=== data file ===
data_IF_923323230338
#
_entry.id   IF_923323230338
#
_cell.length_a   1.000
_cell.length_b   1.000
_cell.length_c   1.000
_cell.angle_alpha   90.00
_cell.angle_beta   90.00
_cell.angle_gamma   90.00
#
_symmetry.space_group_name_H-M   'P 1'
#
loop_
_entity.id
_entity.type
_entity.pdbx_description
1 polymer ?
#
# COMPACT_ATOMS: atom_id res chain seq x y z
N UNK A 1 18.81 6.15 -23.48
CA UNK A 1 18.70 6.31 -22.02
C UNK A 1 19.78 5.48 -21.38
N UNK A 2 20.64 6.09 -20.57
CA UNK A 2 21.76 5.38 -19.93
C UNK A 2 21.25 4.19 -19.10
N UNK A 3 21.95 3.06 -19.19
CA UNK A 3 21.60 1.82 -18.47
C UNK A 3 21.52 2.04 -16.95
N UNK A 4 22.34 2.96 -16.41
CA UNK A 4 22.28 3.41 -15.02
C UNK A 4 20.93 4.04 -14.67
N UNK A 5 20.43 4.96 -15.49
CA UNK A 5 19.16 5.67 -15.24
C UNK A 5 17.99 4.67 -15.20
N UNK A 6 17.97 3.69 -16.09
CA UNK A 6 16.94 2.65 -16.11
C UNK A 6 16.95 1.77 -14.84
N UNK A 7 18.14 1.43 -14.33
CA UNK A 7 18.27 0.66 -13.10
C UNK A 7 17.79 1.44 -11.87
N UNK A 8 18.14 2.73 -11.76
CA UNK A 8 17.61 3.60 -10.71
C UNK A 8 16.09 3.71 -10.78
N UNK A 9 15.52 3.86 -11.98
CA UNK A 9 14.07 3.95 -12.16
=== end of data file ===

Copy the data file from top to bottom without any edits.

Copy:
data_IF_923323230338
#
_entry.id   IF_923323230338
#
_cell.length_a   1.000
_cell.length_b   1.000
_cell.length_c   1.000
_cell.angle_alpha   90.00
_cell.angle_beta   90.00
_cell.angle_gamma   90.00
#
_symmetry.space_group_name_H-M   'P 1'
#
loop_
_entity.id
_entity.type
_entity.pdbx_description
1 polymer ?
#
# COMPACT_ATOMS: atom_id res chain seq x y z
N UNK A 1 18.81 6.15 -23.48
CA UNK A 1 18.70 6.31 -22.02
C UNK A 1 19.78 5.48 -21.38
N UNK A 2 20.64 6.09 -20.57
CA UNK A 2 21.76 5.38 -19.93
C UNK A 2 21.25 4.19 -19.10
N UNK A 3 21.95 3.06 -19.19
CA UNK A 3 21.60 1.82 -18.47
C UNK A 3 21.52 2.04 -16.95
N UNK A 4 22.34 2.96 -16.41
CA UNK A 4 22.28 3.41 -15.02
C UNK A 4 20.93 4.04 -14.67
N UNK A 5 20.43 4.96 -15.49
CA UNK A 5 19.16 5.67 -15.24
C UNK A 5 17.99 4.67 -15.20
N UNK A 6 17.97 3.69 -16.09
CA UNK A 6 16.94 2.65 -16.11
C UNK A 6 16.95 1.77 -14.84
N UNK A 7 18.14 1.43 -14.33
CA UNK A 7 18.27 0.66 -13.10
C UNK A 7 17.79 1.44 -11.87
N UNK A 8 18.14 2.73 -11.76
CA UNK A 8 17.61 3.60 -10.71
C UNK A 8 16.09 3.71 -10.78
N UNK A 9 15.52 3.86 -11.98
CA UNK A 9 14.07 3.95 -12.16